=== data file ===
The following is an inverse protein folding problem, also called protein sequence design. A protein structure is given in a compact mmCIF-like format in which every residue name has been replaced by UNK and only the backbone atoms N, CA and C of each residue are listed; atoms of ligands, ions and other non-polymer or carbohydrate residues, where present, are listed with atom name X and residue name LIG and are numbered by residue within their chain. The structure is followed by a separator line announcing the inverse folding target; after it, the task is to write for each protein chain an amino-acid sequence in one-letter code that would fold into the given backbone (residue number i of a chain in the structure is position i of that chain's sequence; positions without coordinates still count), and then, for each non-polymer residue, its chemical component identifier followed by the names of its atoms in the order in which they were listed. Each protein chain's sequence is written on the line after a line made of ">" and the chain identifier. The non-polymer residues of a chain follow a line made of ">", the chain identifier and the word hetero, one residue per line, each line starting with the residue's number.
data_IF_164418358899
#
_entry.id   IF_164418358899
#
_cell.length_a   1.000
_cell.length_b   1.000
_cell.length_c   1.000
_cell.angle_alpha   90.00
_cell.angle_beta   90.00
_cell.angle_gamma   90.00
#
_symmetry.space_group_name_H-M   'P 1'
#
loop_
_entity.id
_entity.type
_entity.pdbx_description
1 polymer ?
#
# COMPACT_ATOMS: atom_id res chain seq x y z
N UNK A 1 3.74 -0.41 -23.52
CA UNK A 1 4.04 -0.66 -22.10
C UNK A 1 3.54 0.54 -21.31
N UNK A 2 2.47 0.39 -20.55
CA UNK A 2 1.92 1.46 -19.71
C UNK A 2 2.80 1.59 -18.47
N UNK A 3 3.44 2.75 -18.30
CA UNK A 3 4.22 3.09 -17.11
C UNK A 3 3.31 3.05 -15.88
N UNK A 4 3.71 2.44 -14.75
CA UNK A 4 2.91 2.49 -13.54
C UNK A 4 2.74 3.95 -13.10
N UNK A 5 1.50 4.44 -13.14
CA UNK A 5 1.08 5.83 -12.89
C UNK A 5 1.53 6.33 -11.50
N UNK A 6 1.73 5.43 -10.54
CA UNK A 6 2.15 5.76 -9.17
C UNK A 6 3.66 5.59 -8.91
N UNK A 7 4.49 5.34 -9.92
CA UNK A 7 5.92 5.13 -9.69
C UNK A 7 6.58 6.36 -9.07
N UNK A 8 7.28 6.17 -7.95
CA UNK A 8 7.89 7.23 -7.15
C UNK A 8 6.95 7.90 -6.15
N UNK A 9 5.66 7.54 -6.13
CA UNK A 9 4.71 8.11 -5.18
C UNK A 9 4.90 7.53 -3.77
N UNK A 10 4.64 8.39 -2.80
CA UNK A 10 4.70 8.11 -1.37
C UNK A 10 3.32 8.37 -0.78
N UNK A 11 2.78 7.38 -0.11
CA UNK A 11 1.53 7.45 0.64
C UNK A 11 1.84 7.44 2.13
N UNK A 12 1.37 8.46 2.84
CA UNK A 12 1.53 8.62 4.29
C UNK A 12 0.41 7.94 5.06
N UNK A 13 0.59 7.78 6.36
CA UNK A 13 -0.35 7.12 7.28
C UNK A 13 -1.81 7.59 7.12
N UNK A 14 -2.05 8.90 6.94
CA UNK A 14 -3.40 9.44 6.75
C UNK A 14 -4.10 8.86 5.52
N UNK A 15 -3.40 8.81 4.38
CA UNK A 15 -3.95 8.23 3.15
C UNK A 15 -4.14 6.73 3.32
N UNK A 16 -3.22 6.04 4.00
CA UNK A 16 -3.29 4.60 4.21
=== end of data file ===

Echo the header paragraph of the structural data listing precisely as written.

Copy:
The following is an inverse protein folding problem, also called protein sequence design. A protein structure is given in a compact mmCIF-like format in which every residue name has been replaced by UNK and only the backbone atoms N, CA and C of each residue are listed; atoms of ligands, ions and other non-polymer or carbohydrate residues, where present, are listed with atom name X and residue name LIG and are numbered by residue within their chain. The structure is followed by a separator line announcing the inverse folding target; after it, the task is to write for each protein chain an amino-acid sequence in one-letter code that would fold into the given backbone (residue number i of a chain in the structure is position i of that chain's sequence; positions without coordinates still count), and then, for each non-polymer residue, its chemical component identifier followed by the names of its atoms in the order in which they were listed. Each protein chain's sequence is written on the line after a line made of ">" and the chain identifier. The non-polymer residues of a chain follow a line made of ">", the chain identifier and the word hetero, one residue per line, each line starting with the residue's number.